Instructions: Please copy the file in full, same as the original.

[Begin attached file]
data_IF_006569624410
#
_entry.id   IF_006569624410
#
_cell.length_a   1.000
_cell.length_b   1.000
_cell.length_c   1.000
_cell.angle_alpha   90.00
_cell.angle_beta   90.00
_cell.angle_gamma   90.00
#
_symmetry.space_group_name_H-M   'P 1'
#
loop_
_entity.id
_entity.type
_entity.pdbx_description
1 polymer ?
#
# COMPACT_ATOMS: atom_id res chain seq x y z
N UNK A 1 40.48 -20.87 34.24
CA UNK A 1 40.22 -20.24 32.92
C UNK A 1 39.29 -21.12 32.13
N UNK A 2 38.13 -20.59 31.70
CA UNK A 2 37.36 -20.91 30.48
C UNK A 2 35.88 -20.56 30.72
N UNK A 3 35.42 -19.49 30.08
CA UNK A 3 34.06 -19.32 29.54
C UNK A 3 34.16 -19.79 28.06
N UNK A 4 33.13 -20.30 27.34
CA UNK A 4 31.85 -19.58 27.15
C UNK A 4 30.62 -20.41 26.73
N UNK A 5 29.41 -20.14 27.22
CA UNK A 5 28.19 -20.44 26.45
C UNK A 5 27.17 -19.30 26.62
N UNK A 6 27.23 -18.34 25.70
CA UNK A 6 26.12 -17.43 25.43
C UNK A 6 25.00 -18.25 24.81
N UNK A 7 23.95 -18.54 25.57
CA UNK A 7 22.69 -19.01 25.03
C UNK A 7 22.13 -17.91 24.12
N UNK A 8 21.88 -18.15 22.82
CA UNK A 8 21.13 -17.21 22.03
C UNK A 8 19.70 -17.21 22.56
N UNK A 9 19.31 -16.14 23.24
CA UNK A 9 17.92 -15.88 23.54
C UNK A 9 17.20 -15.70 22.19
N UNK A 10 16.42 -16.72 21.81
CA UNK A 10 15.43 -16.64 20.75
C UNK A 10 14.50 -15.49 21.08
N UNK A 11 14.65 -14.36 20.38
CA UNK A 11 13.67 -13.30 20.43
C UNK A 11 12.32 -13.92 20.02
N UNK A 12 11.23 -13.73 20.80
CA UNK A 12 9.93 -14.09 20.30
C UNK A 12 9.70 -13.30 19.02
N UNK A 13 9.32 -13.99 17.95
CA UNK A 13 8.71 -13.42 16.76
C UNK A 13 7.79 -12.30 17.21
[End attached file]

data_IF_006569624410
#
_entry.id   IF_006569624410
#
_cell.length_a   1.000
_cell.length_b   1.000
_cell.length_c   1.000
_cell.angle_alpha   90.00
_cell.angle_beta   90.00
_cell.angle_gamma   90.00
#
_symmetry.space_group_name_H-M   'P 1'
#
loop_
_entity.id
_entity.type
_entity.pdbx_description
1 polymer ?
#
# COMPACT_ATOMS: atom_id res chain seq x y z
N UNK A 1 40.48 -20.87 34.24
CA UNK A 1 40.22 -20.24 32.92
C UNK A 1 39.29 -21.12 32.13
N UNK A 2 38.13 -20.59 31.70
CA UNK A 2 37.36 -20.91 30.48
C UNK A 2 35.88 -20.56 30.72
N UNK A 3 35.42 -19.49 30.08
CA UNK A 3 34.06 -19.32 29.54
C UNK A 3 34.16 -19.79 28.06
N UNK A 4 33.13 -20.30 27.34
CA UNK A 4 31.85 -19.58 27.15
C UNK A 4 30.62 -20.41 26.73
N UNK A 5 29.41 -20.14 27.22
CA UNK A 5 28.19 -20.44 26.45
C UNK A 5 27.17 -19.30 26.62
N UNK A 6 27.23 -18.34 25.70
CA UNK A 6 26.12 -17.43 25.43
C UNK A 6 25.00 -18.25 24.81
N UNK A 7 23.95 -18.54 25.57
CA UNK A 7 22.69 -19.01 25.03
C UNK A 7 22.13 -17.91 24.12
N UNK A 8 21.88 -18.15 22.82
CA UNK A 8 21.13 -17.21 22.03
C UNK A 8 19.70 -17.21 22.56
N UNK A 9 19.31 -16.14 23.24
CA UNK A 9 17.92 -15.88 23.54
C UNK A 9 17.20 -15.70 22.19
N UNK A 10 16.42 -16.72 21.81
CA UNK A 10 15.43 -16.64 20.75
C UNK A 10 14.50 -15.49 21.08
N UNK A 11 14.65 -14.36 20.38
CA UNK A 11 13.67 -13.30 20.43
C UNK A 11 12.32 -13.92 20.02
N UNK A 12 11.23 -13.73 20.80
CA UNK A 12 9.93 -14.09 20.30
C UNK A 12 9.70 -13.30 19.02
N UNK A 13 9.32 -13.99 17.95
CA UNK A 13 8.71 -13.42 16.76
C UNK A 13 7.79 -12.30 17.21